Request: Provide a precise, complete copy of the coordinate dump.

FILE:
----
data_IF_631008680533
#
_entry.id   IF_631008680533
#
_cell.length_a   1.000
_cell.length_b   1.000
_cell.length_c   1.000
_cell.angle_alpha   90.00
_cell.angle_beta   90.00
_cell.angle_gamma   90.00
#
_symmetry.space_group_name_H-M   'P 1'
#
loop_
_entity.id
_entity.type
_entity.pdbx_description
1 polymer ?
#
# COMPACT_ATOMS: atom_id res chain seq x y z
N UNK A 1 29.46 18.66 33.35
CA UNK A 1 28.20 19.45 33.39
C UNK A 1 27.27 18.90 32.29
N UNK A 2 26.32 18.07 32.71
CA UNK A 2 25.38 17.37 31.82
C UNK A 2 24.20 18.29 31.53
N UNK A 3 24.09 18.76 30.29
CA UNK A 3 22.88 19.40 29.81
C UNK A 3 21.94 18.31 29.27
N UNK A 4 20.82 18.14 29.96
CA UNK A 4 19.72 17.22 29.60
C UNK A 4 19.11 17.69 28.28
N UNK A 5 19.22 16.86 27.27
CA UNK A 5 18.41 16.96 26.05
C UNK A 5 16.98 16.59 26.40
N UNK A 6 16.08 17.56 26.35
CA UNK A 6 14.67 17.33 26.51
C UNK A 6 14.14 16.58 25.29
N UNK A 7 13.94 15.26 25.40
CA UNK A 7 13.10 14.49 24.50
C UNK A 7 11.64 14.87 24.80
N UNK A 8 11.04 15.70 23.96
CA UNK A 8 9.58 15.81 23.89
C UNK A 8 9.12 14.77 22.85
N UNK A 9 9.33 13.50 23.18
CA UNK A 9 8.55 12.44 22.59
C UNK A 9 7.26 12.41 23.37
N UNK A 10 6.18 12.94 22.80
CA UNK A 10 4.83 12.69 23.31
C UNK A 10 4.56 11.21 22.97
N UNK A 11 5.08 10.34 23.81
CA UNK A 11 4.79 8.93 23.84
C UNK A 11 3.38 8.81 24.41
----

data_IF_631008680533
#
_entry.id   IF_631008680533
#
_cell.length_a   1.000
_cell.length_b   1.000
_cell.length_c   1.000
_cell.angle_alpha   90.00
_cell.angle_beta   90.00
_cell.angle_gamma   90.00
#
_symmetry.space_group_name_H-M   'P 1'
#
loop_
_entity.id
_entity.type
_entity.pdbx_description
1 polymer ?
#
# COMPACT_ATOMS: atom_id res chain seq x y z
N UNK A 1 29.46 18.66 33.35
CA UNK A 1 28.20 19.45 33.39
C UNK A 1 27.27 18.90 32.29
N UNK A 2 26.32 18.07 32.71
CA UNK A 2 25.38 17.37 31.82
C UNK A 2 24.20 18.29 31.53
N UNK A 3 24.09 18.76 30.29
CA UNK A 3 22.88 19.40 29.81
C UNK A 3 21.94 18.31 29.27
N UNK A 4 20.82 18.14 29.96
CA UNK A 4 19.72 17.22 29.60
C UNK A 4 19.11 17.69 28.28
N UNK A 5 19.22 16.86 27.27
CA UNK A 5 18.41 16.96 26.05
C UNK A 5 16.98 16.59 26.40
N UNK A 6 16.08 17.56 26.35
CA UNK A 6 14.67 17.33 26.51
C UNK A 6 14.14 16.58 25.29
N UNK A 7 13.94 15.26 25.40
CA UNK A 7 13.10 14.49 24.50
C UNK A 7 11.64 14.87 24.80
N UNK A 8 11.04 15.70 23.96
CA UNK A 8 9.58 15.81 23.89
C UNK A 8 9.12 14.77 22.85
N UNK A 9 9.33 13.50 23.18
CA UNK A 9 8.55 12.44 22.59
C UNK A 9 7.26 12.41 23.37
N UNK A 10 6.18 12.94 22.80
CA UNK A 10 4.83 12.69 23.31
C UNK A 10 4.56 11.21 22.97
N UNK A 11 5.08 10.34 23.81
CA UNK A 11 4.79 8.93 23.84
C UNK A 11 3.38 8.81 24.41